Shortly before US President Barack Obama left for Beijing last month, Singapore Minister Mentor Lee Kuan Yew visited the US and publicly called on Washington to maintain its military presence in Asia to balance a rising China, enraging many Chinese. 'The size of China makes it impossible for the rest of Asia, including Japan and India, to match it in weight and capacity in about 20 to 30 years,' he said. 'So we need America to strike a balance.'
Two weeks ago, the official People's Daily published an online commentary titled 'China has to break through 'neighbourhood dilemma'.' It acknowledged that not only Singapore but other states in Asia 'keep a vigilant eye on China's rise'.
After many years of diligent diplomatic activity aimed at mending ties, China's relations with all its neighbours are far from satisfactory. Thus, the People's Daily article, by commentator Li Hongmei, acknowledged that China continues to have territorial disputes with Japan, the Philippines, Vietnam and Malaysia. It pointed out that Japan, South Korea, the Philippines and Thailand are military allies of the US. And Vietnam, which like China is governed by a communist party, has conducted military exercises with the US and hosted American warships at its ports. Even North Korea, technically China's ally, 'has been attempting to create chances to normalise its relations with the US', Li noted.
Actually, suspicions of China's intentions stem largely from its claims to wide swathes of water and islands far from the Chinese mainland. Countries such as Vietnam, the Philippines, Malaysia and Brunei have competing claims to many of the islands, some of which are mere rocks.
Beijing has backed up its claims with a growing military presence. Since China defeated Vietnam in a naval clash in 1974, it has gained control over the disputed Paracel Islands. Recently, Beijing sent patrol boats into the South China Sea, which it insists are not naval vessels. However, as Lee said in Washington: 'Later, behind these small patrol craft will be a blue-water navy.'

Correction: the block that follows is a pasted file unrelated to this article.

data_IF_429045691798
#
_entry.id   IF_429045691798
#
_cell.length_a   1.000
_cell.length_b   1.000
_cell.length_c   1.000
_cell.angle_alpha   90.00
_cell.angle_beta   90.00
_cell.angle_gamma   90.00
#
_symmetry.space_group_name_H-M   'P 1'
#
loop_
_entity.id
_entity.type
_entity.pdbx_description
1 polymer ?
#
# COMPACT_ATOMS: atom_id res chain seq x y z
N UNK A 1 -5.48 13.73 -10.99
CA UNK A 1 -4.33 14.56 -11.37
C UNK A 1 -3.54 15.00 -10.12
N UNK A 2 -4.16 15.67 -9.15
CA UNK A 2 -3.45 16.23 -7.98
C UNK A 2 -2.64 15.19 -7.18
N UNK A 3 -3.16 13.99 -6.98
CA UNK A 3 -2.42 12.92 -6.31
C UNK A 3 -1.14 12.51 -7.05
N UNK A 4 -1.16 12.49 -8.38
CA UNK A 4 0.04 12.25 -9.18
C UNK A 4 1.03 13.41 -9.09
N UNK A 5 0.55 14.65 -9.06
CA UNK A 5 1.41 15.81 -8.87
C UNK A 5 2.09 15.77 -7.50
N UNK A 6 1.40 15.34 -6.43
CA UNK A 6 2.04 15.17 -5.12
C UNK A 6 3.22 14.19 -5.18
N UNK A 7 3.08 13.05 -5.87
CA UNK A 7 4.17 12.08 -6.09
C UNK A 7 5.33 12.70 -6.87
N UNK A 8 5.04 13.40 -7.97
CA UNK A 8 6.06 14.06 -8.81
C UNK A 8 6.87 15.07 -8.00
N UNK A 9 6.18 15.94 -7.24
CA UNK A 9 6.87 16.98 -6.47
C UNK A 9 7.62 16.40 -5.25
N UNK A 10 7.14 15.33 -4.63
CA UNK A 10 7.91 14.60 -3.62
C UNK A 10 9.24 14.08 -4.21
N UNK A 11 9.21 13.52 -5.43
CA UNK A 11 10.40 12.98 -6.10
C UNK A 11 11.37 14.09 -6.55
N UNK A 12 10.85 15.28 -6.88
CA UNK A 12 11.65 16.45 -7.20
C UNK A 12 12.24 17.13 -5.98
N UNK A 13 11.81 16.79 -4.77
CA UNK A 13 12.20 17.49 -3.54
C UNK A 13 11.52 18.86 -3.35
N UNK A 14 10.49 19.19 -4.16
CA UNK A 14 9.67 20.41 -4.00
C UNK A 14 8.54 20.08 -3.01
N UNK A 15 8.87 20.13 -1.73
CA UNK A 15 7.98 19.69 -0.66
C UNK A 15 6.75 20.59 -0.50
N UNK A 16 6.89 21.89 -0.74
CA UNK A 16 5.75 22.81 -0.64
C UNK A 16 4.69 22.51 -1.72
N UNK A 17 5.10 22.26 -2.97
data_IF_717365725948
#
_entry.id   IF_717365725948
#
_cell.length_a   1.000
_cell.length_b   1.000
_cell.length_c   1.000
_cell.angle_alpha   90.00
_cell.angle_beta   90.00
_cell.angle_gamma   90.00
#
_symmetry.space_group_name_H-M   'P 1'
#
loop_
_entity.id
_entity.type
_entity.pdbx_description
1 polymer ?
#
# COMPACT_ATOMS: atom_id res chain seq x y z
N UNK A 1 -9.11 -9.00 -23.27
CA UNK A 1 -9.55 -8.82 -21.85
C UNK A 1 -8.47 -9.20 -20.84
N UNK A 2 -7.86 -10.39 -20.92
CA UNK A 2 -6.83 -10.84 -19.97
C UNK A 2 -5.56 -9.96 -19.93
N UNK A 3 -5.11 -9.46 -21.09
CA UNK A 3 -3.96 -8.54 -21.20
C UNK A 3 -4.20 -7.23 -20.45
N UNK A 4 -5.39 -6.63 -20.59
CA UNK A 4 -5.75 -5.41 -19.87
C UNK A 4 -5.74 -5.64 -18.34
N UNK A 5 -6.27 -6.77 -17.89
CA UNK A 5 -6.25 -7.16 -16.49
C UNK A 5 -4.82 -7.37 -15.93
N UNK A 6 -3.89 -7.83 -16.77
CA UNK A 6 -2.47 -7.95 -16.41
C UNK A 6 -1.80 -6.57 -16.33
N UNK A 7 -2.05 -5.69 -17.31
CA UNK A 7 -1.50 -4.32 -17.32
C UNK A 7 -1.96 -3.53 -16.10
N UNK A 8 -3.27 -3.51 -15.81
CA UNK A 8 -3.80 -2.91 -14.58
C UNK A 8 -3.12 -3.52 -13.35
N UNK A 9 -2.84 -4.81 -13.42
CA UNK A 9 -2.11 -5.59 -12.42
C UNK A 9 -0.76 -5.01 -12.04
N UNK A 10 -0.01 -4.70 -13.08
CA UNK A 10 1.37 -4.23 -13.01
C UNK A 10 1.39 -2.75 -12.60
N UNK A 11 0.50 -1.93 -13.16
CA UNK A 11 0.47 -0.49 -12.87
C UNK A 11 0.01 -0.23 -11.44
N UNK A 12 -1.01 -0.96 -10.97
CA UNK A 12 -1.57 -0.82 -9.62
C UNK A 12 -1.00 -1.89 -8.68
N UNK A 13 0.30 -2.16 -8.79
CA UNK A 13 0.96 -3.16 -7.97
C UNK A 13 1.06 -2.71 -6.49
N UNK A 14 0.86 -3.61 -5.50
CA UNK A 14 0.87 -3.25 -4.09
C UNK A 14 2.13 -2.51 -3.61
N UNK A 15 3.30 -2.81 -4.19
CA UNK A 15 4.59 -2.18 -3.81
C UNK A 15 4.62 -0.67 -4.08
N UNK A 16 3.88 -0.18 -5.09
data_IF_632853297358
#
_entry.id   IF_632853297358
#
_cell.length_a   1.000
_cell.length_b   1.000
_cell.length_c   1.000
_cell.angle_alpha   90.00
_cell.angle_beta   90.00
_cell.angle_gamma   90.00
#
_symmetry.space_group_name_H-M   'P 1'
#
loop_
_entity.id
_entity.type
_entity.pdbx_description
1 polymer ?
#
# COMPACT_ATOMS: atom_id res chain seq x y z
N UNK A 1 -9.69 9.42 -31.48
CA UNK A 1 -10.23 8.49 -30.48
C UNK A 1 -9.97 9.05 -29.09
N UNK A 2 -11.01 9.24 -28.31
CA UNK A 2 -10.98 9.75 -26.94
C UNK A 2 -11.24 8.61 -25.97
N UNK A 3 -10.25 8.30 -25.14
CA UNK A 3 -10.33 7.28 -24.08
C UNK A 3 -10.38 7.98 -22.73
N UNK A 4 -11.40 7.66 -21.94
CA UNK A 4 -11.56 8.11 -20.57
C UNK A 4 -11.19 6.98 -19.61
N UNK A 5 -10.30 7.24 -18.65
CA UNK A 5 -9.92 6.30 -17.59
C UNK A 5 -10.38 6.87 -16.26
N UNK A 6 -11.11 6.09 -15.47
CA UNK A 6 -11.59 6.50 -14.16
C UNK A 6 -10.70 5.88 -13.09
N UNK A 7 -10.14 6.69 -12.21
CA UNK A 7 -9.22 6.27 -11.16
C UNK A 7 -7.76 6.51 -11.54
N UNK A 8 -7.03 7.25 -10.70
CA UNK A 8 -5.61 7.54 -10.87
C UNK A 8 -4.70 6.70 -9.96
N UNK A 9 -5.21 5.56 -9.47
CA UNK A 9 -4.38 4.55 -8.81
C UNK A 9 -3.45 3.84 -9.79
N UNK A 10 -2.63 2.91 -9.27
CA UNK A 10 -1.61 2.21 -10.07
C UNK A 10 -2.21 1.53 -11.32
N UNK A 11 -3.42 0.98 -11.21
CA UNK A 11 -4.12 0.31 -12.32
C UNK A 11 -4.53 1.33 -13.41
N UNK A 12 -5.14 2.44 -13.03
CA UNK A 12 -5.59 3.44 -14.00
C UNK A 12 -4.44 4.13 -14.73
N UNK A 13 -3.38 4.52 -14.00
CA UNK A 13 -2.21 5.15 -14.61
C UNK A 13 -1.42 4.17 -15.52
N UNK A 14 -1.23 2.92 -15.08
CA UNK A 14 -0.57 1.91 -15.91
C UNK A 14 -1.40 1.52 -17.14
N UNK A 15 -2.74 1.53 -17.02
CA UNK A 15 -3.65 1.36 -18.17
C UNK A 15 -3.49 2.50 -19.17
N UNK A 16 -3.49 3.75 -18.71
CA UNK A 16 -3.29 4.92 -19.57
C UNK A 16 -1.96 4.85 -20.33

It is not just China's growing military might that worries its neighbours. Its emergence as an economic giant is also cause for concern. According to The New York Times, in the first nine months of this year, Southeast Asia ran up a collective US$74 billion trade deficit with China.
The global economic slowdown has exacerbated trade tensions. Thailand has devalued its currency to try to be more competitive with China. And India has lodged a dozen anti-dumping cases against China in the World Trade Organisation. Much of the attention has focused on the value of the yuan, which is linked to the US dollar and which many consider to be grossly undervalued.
South Korea, which for many years saw China as an economic opportunity, now views it as a possible threat. Last year, the Korea Institute for Defence Analysis issued a report warning about the implications of a rising China to South Korea's security.
Though Japan's new government is interested in strengthening its links in Asia, the dispute with China over natural resources in the East China Sea remains unresolved. Both sides have agreed in principle to joint development but this has not started. When Japanese Prime Minister Yukio Hatoyama visited China in October, he urged Beijing to begin talks for a treaty on joint development. But, Premier Wen Jiabao reportedly said public sentiment towards Japan had to be taken into account.
China has attempted to improve its image among its neighbours. In April, it proposed a US$10 billion investment fund for infrastructure in Southeast Asia and a US$15 billion fund for low-interest development loans.
But such gestures do not get to the nub of the issue. Politically and militarily, China's neighbours are unconvinced it will not be a threat. Talk of 'harmony' means little when China also speaks of plans to build aircraft carriers, which the small Southeast Asian nations are in no position to match.
China needs to show, through its actions, that it does not seek regional domination or to replace the US as the next hegemon.
Frank Ching is a Hong Kong-based writer and commentator